in the New England, that is def not enough money. if the standard mortgage formula is 2.5x your salary, that only comes to ~138,000.
            that won’t buy you anything near major work centers, well – w/o needing another 200K in upgrades/repair – never mind the cost of transportation if you do find something outside at that price.
            and that’s not even including ‘time’ costs & the million dollars an hour i should be getting paid just for existing, :P

            that’s what’s weird about those stats – it should be avg per region, not overall average – $138,000 in Kansas goes a lot further..

          • http://riversong.wordpress.com/ Robert Riversong

            Home ownership is not a necessary correlate of a livable income, as renting is sometimes more desirable, particularly with home equity so unstable.

            The median household income in the US in the period 2006-2010 was $51,914. The median personal income in 2010 was $40,584.

            If $55,220 isn’t enough, then more than half of all Americans cannot live on their incomes – and you are a greedy person.

          • Gregg

            That was uncalled for.

          • http://riversong.wordpress.com/ Robert Riversong

            Actually, it was. AC suggested that others will call her greedy for wanting 2.5 times the average teacher salary. I just called her bluff.

          • Gregg

            I guess if it works for you…

          • Guest

            It’s not about what worksfr me.

            We havetobewilling toconfront abjectgreed if we wishfora better wrorld.

          • http://riversong.wordpress.com/ Robert Riversong

            It’s not about what works for me. We have to be willing to confront abject greed if we wish for a better world.

          • AC

            my father was a statistician, i know better than to believe in ‘medians’, esp when i have not seen the sample base for myself . or maybe I am greedy, as I first suspected!!
            no, in seriousness, i do travel the country a bit & know that the cost of homes/rent/everyday supplies/transportation differs dramatically. I live in an urban area, so my perspective is shaped by those costs.

          • http://riversong.wordpress.com/ Robert Riversong

            My father taught statistics at the graduate school level and I worked for him as a data analyst.

            The statistical spread and state-by-state data is easily available on-line.

            Half of Americans today are at or near poverty. Almost 1.5 million are living on less than $2 per day (third world levels), and you won’t stoop to teach because you want 2.5 times the median teacher salary.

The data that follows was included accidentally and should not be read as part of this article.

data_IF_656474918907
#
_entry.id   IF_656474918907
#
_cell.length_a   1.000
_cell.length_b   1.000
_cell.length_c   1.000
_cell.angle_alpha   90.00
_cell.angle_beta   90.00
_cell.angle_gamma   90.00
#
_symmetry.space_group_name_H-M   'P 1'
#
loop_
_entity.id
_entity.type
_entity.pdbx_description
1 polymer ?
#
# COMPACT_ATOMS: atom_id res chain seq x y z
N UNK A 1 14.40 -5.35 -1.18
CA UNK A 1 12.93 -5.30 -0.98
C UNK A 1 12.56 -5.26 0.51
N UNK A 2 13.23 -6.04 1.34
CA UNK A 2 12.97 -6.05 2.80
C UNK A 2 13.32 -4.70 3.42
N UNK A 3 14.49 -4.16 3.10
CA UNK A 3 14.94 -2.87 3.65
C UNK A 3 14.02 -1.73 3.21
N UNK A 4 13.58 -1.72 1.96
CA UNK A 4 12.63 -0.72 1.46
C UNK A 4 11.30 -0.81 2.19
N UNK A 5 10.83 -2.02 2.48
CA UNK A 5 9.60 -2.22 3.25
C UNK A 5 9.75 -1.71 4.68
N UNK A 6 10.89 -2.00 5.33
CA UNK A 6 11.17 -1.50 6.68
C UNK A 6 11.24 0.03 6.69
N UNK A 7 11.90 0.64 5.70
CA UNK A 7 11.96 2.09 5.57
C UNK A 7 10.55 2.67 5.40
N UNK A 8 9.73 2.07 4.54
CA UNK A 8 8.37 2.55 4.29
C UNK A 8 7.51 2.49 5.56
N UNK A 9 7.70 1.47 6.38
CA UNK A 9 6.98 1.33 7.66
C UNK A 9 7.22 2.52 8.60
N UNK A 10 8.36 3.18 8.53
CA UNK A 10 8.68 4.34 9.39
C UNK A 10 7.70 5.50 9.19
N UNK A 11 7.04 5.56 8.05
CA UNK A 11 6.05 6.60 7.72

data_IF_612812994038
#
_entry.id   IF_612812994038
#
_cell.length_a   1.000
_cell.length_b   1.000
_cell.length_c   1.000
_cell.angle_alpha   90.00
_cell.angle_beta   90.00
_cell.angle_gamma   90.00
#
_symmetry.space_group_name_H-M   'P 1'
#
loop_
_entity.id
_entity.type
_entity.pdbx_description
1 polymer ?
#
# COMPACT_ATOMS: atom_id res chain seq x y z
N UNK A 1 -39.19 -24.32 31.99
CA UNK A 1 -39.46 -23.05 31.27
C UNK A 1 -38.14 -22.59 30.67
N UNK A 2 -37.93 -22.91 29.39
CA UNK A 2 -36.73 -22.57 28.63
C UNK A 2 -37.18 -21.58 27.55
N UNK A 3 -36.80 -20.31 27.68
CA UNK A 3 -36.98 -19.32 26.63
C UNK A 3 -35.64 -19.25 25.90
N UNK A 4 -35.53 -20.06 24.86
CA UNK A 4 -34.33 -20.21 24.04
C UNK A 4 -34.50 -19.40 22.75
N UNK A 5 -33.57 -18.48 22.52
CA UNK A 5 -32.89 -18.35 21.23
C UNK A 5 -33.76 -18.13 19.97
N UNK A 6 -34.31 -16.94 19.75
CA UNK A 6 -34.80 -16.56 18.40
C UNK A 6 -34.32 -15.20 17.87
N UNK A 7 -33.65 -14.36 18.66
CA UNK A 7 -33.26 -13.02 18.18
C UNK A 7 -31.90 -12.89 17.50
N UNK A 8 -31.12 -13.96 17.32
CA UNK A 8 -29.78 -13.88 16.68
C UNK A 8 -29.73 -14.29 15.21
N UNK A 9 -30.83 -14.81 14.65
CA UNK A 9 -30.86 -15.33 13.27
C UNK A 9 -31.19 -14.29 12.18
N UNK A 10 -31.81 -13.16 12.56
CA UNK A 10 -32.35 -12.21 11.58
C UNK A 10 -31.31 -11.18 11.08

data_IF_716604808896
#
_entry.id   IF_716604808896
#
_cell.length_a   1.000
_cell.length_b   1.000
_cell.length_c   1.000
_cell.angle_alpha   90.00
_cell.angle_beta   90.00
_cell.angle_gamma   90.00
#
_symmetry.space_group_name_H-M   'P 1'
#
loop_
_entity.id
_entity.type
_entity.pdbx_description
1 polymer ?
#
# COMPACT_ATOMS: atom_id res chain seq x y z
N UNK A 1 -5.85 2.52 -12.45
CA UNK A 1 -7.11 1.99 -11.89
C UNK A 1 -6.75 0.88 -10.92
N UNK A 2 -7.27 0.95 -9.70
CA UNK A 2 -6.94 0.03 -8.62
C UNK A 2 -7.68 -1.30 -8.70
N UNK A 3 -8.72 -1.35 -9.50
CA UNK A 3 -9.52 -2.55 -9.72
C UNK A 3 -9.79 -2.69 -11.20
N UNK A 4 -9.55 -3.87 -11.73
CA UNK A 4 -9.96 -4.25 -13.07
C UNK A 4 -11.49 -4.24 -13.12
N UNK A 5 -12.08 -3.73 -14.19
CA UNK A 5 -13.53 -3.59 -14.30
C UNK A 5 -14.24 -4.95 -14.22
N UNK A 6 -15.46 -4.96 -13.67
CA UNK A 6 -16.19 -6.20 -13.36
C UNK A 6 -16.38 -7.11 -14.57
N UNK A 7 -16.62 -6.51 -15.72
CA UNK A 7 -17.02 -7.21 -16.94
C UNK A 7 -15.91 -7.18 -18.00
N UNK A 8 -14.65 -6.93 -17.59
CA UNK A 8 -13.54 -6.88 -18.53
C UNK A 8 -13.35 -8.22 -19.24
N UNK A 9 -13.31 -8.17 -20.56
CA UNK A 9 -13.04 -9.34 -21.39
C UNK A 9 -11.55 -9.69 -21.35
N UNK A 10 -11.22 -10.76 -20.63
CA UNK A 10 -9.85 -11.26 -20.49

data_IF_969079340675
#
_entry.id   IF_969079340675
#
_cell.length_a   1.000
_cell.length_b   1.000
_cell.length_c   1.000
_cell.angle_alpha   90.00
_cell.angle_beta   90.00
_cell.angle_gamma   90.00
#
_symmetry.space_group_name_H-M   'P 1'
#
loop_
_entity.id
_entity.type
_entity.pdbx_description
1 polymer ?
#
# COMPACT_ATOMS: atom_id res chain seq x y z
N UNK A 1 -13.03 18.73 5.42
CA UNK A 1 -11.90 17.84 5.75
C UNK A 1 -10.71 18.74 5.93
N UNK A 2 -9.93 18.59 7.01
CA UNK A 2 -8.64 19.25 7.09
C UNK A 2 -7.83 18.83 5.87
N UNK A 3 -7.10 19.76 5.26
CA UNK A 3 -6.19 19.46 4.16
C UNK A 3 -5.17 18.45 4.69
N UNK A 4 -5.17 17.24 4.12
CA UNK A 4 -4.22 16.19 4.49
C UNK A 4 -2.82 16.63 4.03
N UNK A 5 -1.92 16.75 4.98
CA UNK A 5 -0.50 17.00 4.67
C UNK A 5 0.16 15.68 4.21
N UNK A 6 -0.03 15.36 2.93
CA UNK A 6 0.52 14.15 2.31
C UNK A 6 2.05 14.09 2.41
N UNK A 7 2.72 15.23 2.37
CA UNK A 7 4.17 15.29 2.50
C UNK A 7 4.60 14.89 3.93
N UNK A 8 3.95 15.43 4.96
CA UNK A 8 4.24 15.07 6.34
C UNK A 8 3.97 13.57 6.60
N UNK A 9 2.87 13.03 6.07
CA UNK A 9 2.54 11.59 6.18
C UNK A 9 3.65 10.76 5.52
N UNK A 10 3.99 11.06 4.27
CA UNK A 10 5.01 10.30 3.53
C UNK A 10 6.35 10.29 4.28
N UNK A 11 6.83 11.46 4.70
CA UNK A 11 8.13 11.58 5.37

Yes, you are a greedy person.

          • AC

            Ok. If you say so, it must be. You seem very comfortable, enough to pass judgement, so I can only agree. Kinda sucks for me, tho.

          • http://riversong.wordpress.com/ Robert Riversong

            No, it’s not that it’s true because I say so. I say so because it’s true.

          • Gregg

            Really?

          • Gregg

            His greedyjudgement synapse is onsteroids.  I use a completely different logarithm. 

          • AC

            it’s best for me to let it go; i could devote myself to mastering shadow puppets? errr…..

          • Terry Tree Tree

            Teacher pay, in YOUR area?  Can teachers AFFORD to teach?  HOW?

          • Gregg

            The upside is you can be a crappy teacher and still make the same money. There’s no need to fret about things or try too hard, just put in your time and the automatic raises will ensue.

            I would guess that’s not your style AC and a labor of love doesn’t pay the bills. I would also go out on a limb and say you will be more of a benefit to society if you’re making good money. You’ll pay more taxes, you most likely will give more to charity and you’ll spend more money in your community.

          • AC

            yeah, but life is short, why do anything that you don’t like or try to be good at? i have never known someone like that, have you?
            that sounds boring, people who do that must have psychological problems, no?
            right now i volunteer A LOT of time (more than money).

          • Gregg

            I agree. You hit on something I’ve always believed. That is the importance of getting really good at something, preferably something you’re passionate about. People are good at the darndest things.

            http://www.youtube.com/watch?v=n4yJTDZKqjo

          • Terry Tree Tree

            MANY people DON’T have the options that you do, evidently.
               Sick parents, drug-addict parents, siblings to help support. A spend-thrift spouse.  NO spouse.   The other ‘parent’ NOT taking responsibility for the children they helped create. Scads more REASONS, not just excuses, for people earning their living in jobs they don’t like!
               I’m happy for those that can!

          • http://riversong.wordpress.com/ Robert Riversong

            What an elitist attitude! Those who earn more are more of a benefit to their communities. That must mean that the poor or those who forego affluence in order to serve others are merely a burden to their communities, and hence less worthy. 

        • Terry Tree Tree

          Do you accumulate wealth, at the expense of others?  Is the LUST for money and other forms of power, the MAIN thing that runs your life?  Your other posts lead me to believe NOT. 
             Working to accomplish a comfortable retirement isn’t GREED.
             Wanting to teach, after you retire, is another indication.
              If your current pay is awful, HOW could I classify you as GREEDY rich?